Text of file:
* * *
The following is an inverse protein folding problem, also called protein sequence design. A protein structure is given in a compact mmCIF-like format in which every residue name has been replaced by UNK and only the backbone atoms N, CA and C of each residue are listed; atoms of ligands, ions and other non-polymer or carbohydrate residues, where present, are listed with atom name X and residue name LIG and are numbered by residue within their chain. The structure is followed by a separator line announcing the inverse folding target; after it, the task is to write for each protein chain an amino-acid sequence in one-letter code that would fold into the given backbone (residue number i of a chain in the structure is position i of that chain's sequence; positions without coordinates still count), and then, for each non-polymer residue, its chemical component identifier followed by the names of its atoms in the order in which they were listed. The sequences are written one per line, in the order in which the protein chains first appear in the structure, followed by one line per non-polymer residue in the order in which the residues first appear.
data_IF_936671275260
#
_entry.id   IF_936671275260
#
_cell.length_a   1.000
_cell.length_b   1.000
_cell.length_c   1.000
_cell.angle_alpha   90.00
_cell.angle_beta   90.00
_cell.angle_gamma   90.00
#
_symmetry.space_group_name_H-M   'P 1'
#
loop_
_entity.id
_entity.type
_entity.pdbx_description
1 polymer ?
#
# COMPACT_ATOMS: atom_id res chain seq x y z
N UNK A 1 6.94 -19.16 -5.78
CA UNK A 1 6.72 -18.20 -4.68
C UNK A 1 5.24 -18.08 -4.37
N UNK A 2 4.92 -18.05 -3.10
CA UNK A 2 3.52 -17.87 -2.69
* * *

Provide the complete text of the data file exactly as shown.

The following is an inverse protein folding problem, also called protein sequence design. A protein structure is given in a compact mmCIF-like format in which every residue name has been replaced by UNK and only the backbone atoms N, CA and C of each residue are listed; atoms of ligands, ions and other non-polymer or carbohydrate residues, where present, are listed with atom name X and residue name LIG and are numbered by residue within their chain. The structure is followed by a separator line announcing the inverse folding target; after it, the task is to write for each protein chain an amino-acid sequence in one-letter code that would fold into the given backbone (residue number i of a chain in the structure is position i of that chain's sequence; positions without coordinates still count), and then, for each non-polymer residue, its chemical component identifier followed by the names of its atoms in the order in which they were listed. The sequences are written one per line, in the order in which the protein chains first appear in the structure, followed by one line per non-polymer residue in the order in which the residues first appear.
data_IF_936671275260
#
_entry.id   IF_936671275260
#
_cell.length_a   1.000
_cell.length_b   1.000
_cell.length_c   1.000
_cell.angle_alpha   90.00
_cell.angle_beta   90.00
_cell.angle_gamma   90.00
#
_symmetry.space_group_name_H-M   'P 1'
#
loop_
_entity.id
_entity.type
_entity.pdbx_description
1 polymer ?
#
# COMPACT_ATOMS: atom_id res chain seq x y z
N UNK A 1 6.94 -19.16 -5.78
CA UNK A 1 6.72 -18.20 -4.68
C UNK A 1 5.24 -18.08 -4.37
N UNK A 2 4.92 -18.05 -3.10
CA UNK A 2 3.52 -17.87 -2.69